• Don’t Repeal 18C [#geekgirl]

    [Via Bill Shorten's Facebook Page]

    [Via Bill Shorten's Facebook Page]

  • “ICJ Rules Japan’s Southern Ocean Whaling ‘Not For Scientific Research’” [#geekgirl]

    [Via an article at] “In a stunning victory for the whales, the International Court of Justice (ICJ) in The Hague announced their binding decision today in the landmark case of Australia v. Japan, ruling that Japan’s JARPA II whaling program in the Antarctic is not for scientific purposes and ordering that all permits given under JARPA II be revoked. The news was applauded and celebrated by Sea Shepherd Conservation Society USA and Sea Shepherd Australia, both of which have directly intervened against Japanese whalers in the Southern Ocean.

    Representing Sea Shepherd in the courtroom to hear the historic verdict were Captain Alex Cornelissen, Executive Director of Sea Shepherd Global and Geert Vons, Director of Sea Shepherd Netherlands. They were accompanied by Sea Shepherd Global’s Dutch legal counsel.”

  • “Apparently some news outlets have been told not to report on #MarchInMarch…” [#geekgirl]


  • “Seeking asylum is a human right…” [#geekgirl] [#MarchInMarch]


  • #MarchInMarch #OneTermTony [#geekgirl]


  • “Edward #Snowden and ACLU at #SXSW” [#geekgirl]

    Edward Snowden appearing at SXSW through 7 proxies…

  • “We want our courts not to be corrupted…we want to be free…” [#geekgirl]

    [There's a tiny fleeting moment in this video that sums up all the terror in which the Ukrainian people are currently floundering: at the 1.03 minute mark, just after she pleads with you that "we want to be free", you can see it. It's a nanosecond summation of the cumulative fear of the inhabitants of any country watching themselves slowly slip into democracy-strangulation... ‪#‎YesIAmLookingAtYouAussiesAndAmericansandUKResidentsHere‬.]

  • “The 1,000 Drones Project: an interview with Joseph DeLappe” [#geekgirl]

    [Via Joseph DeLappe and Furtherfield]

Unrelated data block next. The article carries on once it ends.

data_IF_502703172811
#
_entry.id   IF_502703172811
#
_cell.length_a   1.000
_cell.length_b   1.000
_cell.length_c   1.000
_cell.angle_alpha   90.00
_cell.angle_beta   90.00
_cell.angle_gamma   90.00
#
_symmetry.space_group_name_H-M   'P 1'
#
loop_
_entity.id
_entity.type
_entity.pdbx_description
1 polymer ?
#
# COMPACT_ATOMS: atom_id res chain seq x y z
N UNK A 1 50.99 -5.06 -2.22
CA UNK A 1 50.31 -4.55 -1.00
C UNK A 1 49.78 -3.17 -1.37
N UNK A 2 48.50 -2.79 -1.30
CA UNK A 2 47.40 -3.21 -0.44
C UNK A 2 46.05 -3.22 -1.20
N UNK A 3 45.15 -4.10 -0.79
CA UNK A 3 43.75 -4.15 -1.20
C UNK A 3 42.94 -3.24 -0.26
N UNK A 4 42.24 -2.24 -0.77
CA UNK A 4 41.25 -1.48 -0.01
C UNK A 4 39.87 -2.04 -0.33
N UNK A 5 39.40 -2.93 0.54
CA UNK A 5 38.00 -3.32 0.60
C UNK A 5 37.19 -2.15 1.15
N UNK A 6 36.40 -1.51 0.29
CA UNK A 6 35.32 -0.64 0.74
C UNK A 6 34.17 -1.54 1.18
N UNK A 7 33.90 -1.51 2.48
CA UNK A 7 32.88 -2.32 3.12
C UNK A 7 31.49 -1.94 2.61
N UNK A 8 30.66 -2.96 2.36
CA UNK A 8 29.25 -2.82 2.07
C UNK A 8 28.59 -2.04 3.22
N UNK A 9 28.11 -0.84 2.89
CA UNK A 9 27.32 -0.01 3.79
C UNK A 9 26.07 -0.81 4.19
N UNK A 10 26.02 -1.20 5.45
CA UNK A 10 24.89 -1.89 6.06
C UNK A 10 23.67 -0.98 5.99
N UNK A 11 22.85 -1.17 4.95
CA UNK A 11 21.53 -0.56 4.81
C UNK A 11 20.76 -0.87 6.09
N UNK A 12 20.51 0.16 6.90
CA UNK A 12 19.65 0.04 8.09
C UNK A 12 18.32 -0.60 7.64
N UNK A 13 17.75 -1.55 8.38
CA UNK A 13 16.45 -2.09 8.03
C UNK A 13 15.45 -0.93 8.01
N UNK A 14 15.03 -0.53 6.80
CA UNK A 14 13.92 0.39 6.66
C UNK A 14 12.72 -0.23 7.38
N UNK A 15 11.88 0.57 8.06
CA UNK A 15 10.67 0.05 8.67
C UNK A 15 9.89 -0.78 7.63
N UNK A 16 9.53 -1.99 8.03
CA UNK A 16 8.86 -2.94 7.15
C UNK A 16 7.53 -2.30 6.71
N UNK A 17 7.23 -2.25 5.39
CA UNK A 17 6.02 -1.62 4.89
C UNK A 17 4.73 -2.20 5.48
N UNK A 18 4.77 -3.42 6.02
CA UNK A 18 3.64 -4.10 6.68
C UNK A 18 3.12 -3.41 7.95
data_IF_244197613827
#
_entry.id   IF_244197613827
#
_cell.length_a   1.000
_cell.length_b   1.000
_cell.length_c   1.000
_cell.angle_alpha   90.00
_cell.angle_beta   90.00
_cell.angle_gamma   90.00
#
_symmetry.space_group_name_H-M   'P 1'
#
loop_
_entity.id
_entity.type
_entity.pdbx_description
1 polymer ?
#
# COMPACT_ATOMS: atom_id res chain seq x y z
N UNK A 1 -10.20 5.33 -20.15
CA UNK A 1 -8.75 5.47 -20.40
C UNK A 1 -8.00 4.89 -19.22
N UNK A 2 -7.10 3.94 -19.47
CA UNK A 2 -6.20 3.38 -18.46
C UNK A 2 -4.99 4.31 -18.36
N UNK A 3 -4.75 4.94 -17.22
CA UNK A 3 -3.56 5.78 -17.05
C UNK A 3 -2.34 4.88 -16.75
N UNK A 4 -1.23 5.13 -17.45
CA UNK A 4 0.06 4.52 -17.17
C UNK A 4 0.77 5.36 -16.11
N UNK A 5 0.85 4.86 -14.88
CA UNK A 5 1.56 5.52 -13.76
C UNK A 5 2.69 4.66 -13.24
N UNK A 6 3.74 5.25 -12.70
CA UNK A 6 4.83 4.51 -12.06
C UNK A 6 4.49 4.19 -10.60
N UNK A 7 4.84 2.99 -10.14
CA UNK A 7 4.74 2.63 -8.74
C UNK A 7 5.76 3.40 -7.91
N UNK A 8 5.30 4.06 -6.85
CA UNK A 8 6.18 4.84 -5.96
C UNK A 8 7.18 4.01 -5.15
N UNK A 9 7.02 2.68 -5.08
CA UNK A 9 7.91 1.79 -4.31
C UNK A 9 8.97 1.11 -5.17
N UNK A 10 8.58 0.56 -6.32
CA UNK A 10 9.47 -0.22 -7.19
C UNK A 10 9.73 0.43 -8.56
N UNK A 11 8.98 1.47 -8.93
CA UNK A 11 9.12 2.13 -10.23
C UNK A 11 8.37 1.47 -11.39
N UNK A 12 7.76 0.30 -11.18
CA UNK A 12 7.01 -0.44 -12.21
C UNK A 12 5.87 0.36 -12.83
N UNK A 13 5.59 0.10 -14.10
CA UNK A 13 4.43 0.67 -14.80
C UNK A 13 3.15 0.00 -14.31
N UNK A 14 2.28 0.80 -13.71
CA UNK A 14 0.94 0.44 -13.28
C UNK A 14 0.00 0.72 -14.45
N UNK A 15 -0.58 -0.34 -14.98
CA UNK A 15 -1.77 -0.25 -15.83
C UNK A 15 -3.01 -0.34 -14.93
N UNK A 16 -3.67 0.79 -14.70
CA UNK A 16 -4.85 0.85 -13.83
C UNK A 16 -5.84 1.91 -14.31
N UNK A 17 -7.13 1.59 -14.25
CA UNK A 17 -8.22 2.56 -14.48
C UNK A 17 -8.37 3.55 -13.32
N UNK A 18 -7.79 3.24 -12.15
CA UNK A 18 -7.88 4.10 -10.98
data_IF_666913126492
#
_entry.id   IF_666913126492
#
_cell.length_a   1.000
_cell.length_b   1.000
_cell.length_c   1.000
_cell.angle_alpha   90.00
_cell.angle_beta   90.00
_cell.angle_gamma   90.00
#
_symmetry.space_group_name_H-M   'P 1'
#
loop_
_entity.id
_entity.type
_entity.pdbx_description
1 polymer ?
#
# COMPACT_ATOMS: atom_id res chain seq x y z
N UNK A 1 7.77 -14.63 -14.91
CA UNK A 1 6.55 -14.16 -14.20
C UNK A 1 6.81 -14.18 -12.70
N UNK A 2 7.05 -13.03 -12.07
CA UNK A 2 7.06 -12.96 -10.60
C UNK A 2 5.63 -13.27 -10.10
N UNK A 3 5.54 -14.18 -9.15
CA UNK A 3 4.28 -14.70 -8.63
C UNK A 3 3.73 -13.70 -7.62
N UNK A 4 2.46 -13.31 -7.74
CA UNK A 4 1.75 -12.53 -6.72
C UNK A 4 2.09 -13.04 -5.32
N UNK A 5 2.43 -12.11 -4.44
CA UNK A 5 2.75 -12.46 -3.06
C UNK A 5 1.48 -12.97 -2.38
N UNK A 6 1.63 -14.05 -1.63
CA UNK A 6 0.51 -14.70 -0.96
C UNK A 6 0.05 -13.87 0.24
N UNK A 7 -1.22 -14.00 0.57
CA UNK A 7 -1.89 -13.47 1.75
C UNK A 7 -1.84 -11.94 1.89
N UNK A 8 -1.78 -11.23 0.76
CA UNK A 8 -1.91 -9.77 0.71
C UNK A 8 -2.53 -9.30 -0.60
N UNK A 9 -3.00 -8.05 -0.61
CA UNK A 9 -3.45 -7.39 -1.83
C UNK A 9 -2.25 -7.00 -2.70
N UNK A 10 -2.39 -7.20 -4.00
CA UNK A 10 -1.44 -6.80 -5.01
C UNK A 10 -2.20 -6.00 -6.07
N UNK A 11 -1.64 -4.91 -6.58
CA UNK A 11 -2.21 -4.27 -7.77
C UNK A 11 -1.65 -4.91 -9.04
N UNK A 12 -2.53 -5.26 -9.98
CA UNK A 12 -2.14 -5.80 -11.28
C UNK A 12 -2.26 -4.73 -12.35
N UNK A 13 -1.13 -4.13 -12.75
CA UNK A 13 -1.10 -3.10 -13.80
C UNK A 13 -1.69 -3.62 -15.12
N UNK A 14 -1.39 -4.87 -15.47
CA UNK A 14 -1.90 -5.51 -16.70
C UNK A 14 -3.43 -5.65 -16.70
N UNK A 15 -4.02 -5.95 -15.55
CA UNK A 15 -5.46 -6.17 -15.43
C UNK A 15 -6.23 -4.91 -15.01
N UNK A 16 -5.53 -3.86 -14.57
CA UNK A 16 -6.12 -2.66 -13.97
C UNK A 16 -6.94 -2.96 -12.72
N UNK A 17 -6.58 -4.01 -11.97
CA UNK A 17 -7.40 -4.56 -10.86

[Via Joseph DeLappe and Furtherfield]

    [From the always-fantoobulous Furtherfield]:

    Marc Garrett: Could you tell us why you felt it was necessary to do this project even though there is already much media attention out there relating to the use of drones in domestic, military and commercial culture?

    Joseph DeLappe: There has indeed been much media attention surrounding the use of militarized drones as a part of US foreign policy. Our drone policies have received much attention yet, as with the coverage of civilian casualties from the Iraq war, the actual human costs of our drone strikes remains rather illusive. Through the work I am doing regarding drones that specifically focuses on memorializing civilian deaths I hope to actualize the estimates of civilian deaths and to call into question the moral issues surrounding such remote killings. You might say that drones have struck a nerve with me. There is something different about drones. They seem to perfectly combine aspects of our worst fantasies of digital technologies, interactivity, computer gaming and war. One might consider them a bit of a “gateway” weapon (the drug reference is of course intentional here). I suspect we have indeed opened a Pandora’s box leading to the further utilization of remote and robotized weaponry that will make our current drone usage seem quaint.”